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Market and Business Review Nevember 2014

China accounted for 47% of all global luxury goods consumption in 2013

According to a report produced by the Fortune Character Institute, China’s per capita luxury consumption outside of the mainland reached € 1,508 in 2013, making it the world’s highest being 3 to 5 times greater than that of European citizens. Last year, the Chinese bought 47% of all global luxury goods, with an estimated value of approximately US$102 Billion. However only US$ 28 Billion was consumed within Mainland China meaning that 72% of their luxury goods purchases were made overseas.

The top three shopping destinations were Hong Kong and Macau (30%), Europe (22%) and the USA (21%) in which consumption increased 7% compared to 2012, whereas Europe only increased 6%. Due to the higher prices in Mainland China and the increasing number of people traveling to Europe and the USA, luxury consumption in country actually decreased by 2%, and Hong Kong and Macau also decreased by 14%. The report predicted that Chinese would continue to prefer to purchase luxury goods overseas throughout 2014.

The 2014 figures are expected to deliver the first negative growth since 2000

According to a joint Bain and Fondazione Altagamma report ‘Global luxury market survey’ published on 15th October, the luxury market size for China this year is estimated to be€15 Billion (about 117.8 Billion RMB), a decline of 2% compared to 2013. As a result, this will be the first negative growth since the survey started in 2000.

However this decline may be a silver lining allowing luxury brands to get a clearer understanding of who the real luxury consumers are and greater insight into their behaviour. The exuberant impulse consumption era is gone, as the luxury gifting market has been restricted by government policy. Other than the anti-corruption action, the other reason for the market decline is the greater numbers of Chinese consumers that have started buying overseas for more reasonable prices, and some have also become mature and started trading down. Luxury brands that have taken top positions in the market for the past few years such as LV, Dior and Prada are no longer passé, consumers also looking for Michael Kors, Kate Spade and other designer brands with more individual personalities.

A Golden Week 2014 overseas traveler survey

Taking one’s holiday during the prescribed national holiday periods is the norm, so the 7 days of the Golden Week holiday is no doubt a good time to travel and purchase luxury goods overseas for the middle and upper classes. One of China’s biggest comprehensive portal websites Netease (NASDAQ: NTES) held a Golden Week survey online and 40,310 overseas travellers responded. The following are some of the findings:

Japan & Korea benefit the most


Among the repondents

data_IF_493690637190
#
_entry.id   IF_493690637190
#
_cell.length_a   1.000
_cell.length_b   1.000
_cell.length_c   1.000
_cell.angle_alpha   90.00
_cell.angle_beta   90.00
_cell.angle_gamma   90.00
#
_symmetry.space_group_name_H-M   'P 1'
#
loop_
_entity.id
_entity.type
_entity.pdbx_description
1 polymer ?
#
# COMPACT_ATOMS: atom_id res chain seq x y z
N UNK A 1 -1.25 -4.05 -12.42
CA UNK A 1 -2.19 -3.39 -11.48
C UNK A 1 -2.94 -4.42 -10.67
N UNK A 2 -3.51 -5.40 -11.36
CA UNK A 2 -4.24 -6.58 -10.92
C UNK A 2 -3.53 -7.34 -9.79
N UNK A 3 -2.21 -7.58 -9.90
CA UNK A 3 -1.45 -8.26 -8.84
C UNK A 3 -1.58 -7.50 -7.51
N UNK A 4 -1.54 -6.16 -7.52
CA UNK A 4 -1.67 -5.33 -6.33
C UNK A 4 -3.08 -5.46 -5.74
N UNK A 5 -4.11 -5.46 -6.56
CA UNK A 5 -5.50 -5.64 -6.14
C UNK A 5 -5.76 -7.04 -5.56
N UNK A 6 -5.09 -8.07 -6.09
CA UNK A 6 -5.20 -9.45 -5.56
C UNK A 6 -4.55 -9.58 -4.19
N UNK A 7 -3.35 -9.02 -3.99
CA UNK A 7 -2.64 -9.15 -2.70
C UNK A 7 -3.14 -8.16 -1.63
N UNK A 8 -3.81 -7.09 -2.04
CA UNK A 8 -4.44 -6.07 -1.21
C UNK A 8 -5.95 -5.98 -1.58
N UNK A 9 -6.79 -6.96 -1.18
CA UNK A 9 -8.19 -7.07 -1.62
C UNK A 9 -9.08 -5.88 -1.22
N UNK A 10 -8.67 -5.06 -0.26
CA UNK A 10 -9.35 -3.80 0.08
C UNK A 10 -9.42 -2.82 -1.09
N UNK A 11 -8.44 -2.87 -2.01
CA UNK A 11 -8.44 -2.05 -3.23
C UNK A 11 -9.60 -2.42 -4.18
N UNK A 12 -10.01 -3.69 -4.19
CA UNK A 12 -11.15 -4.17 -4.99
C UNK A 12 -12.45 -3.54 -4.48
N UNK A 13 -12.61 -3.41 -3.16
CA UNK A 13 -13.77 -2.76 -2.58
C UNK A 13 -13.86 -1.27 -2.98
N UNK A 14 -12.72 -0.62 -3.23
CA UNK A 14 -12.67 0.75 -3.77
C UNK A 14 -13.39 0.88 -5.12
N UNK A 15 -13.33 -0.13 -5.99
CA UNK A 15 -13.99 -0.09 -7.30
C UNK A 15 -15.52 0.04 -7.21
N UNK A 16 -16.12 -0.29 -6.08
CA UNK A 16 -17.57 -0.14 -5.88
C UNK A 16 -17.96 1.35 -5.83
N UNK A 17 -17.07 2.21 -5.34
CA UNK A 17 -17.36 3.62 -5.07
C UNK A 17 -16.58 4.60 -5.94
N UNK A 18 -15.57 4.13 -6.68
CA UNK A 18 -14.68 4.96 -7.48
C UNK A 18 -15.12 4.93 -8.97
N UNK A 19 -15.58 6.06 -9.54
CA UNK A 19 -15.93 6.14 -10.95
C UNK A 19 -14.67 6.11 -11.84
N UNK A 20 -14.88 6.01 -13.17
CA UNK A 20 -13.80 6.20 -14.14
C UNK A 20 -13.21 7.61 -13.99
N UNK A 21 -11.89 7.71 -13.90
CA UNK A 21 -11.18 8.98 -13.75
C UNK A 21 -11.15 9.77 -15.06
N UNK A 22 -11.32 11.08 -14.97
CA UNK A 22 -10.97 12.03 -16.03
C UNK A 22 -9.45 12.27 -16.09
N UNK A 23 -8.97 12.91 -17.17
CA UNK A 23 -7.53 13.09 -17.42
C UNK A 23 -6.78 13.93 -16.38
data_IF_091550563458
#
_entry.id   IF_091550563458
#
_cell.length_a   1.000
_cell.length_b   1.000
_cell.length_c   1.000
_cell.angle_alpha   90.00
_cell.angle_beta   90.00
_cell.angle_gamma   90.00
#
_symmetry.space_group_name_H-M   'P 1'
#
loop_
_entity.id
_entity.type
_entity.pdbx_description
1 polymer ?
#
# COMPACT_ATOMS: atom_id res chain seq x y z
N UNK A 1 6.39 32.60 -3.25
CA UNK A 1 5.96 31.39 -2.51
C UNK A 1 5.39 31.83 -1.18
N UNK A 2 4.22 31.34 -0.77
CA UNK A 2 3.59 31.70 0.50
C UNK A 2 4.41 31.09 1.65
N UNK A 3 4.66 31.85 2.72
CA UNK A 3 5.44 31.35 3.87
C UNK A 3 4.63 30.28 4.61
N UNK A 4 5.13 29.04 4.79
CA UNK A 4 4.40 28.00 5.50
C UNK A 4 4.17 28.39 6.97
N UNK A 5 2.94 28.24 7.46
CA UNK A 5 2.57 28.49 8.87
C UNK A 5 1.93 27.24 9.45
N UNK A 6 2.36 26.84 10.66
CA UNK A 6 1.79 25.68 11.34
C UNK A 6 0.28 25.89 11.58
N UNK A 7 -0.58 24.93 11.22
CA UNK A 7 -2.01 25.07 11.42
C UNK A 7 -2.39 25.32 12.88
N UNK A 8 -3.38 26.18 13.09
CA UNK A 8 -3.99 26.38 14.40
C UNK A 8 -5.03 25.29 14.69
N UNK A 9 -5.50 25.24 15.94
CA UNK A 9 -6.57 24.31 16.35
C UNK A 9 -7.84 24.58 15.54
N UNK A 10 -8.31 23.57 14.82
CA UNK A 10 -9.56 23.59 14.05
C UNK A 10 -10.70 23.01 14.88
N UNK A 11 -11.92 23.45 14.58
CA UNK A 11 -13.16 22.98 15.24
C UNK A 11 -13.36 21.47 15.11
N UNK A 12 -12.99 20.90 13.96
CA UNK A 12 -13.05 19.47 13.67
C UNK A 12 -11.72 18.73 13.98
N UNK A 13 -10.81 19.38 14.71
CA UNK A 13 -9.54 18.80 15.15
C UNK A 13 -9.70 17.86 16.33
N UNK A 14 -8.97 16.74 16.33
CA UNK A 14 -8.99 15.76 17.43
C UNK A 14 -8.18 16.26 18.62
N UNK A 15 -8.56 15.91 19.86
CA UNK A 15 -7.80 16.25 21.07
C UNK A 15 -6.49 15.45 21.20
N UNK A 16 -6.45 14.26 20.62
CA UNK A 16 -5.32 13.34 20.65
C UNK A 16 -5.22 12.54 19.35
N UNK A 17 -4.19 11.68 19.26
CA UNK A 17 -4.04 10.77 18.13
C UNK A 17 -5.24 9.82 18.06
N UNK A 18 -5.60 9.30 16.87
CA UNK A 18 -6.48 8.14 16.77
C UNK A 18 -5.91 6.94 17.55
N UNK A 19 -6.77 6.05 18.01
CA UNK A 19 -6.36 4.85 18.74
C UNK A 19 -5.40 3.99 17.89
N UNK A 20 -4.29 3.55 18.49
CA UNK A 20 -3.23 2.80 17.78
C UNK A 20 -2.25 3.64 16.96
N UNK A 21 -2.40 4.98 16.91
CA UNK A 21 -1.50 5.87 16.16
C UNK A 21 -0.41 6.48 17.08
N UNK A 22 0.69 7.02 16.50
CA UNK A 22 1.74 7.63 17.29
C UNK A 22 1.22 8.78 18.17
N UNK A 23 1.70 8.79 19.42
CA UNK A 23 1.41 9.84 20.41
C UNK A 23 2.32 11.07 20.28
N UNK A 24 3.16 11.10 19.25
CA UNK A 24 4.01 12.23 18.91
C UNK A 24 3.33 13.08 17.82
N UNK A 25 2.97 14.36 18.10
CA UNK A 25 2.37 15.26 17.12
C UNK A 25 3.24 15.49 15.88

• Females preferred to go to Japan & Korea and Oceania
  • Men preferred to go to Japan & Korea and Southeast Asia
  • Those from northern of China preferred to go to Japan & Korea and Oceania
  • People from southern would rather go to Japan & Korea and Southeast Asia
  • High-income families preferred to go to Japan & Korea, Africa and Europe
  • Middle and low-income families preferred to go to Japan & Korea and Southeast Asia

According the survey, Japan & Korea accounted for 59.57% of respondents becoming the absolute winner and attraction for Chinese overseas travelers during the 2014 golden week. In Japanese and South Korean media reports, retail performance jumped because of Chinese tourists during this time. The ‘Korea Economic Daily’ claimed that the sales value of the Lotte and New World Department Stores soared 87.2% and 67.6% respectively compared to 2013.

On Jeju Island a real favourite with Chinese tourists, Union Pay card volume increased three times. Over 160,000 Chinese tourists visited South Korea during the holiday, a 35% increase compared to last year which was 118,000.


£500 Million spend in the UK

Although only 3.73% of interviewees in the survey went to Europe, the British media claimed that Chinese tourists spent £500 Million over the Golden Week holiday. It appears that after the recent visa relaxation policy was introduced, the country became a more attractive tourism and shopping destination. To capitalize on the opportunity, many big malls in London launched a level of Chinese service and Union Pay card discount.

70% of overseas travelers spent most of their budget on luxury

Of the 40,310 respondents who traveled overseas, 70% claimed that they had spent most of their budget (other than their flight tickets) on luxury. Some interviewees mentioned that buying luxury goods abroad could save money, and that sometimes the saving may even offset the transportation, accommodation and other trip expenditure. ‘Buying more is saving more’ is the psychology that drives many people to go on a shopping spree overseas.

The majority still have deep connection to the major brands

Given the established status of brands such as LV, Gucci and Chanel, its not surprising that they still top the ‘most wanted’ list of the traveling Chinese. What the survey wasn’t able to identify is the brands that are now being sought out by the more knowledgable and more experienced travellers. What would be interesting to know is that out of those who travelled to the US and Europe, which brands did they specifically search for? Our view is that the ‘other’ category below was likely to have been made up of the 4% who travelled the greatest distance.


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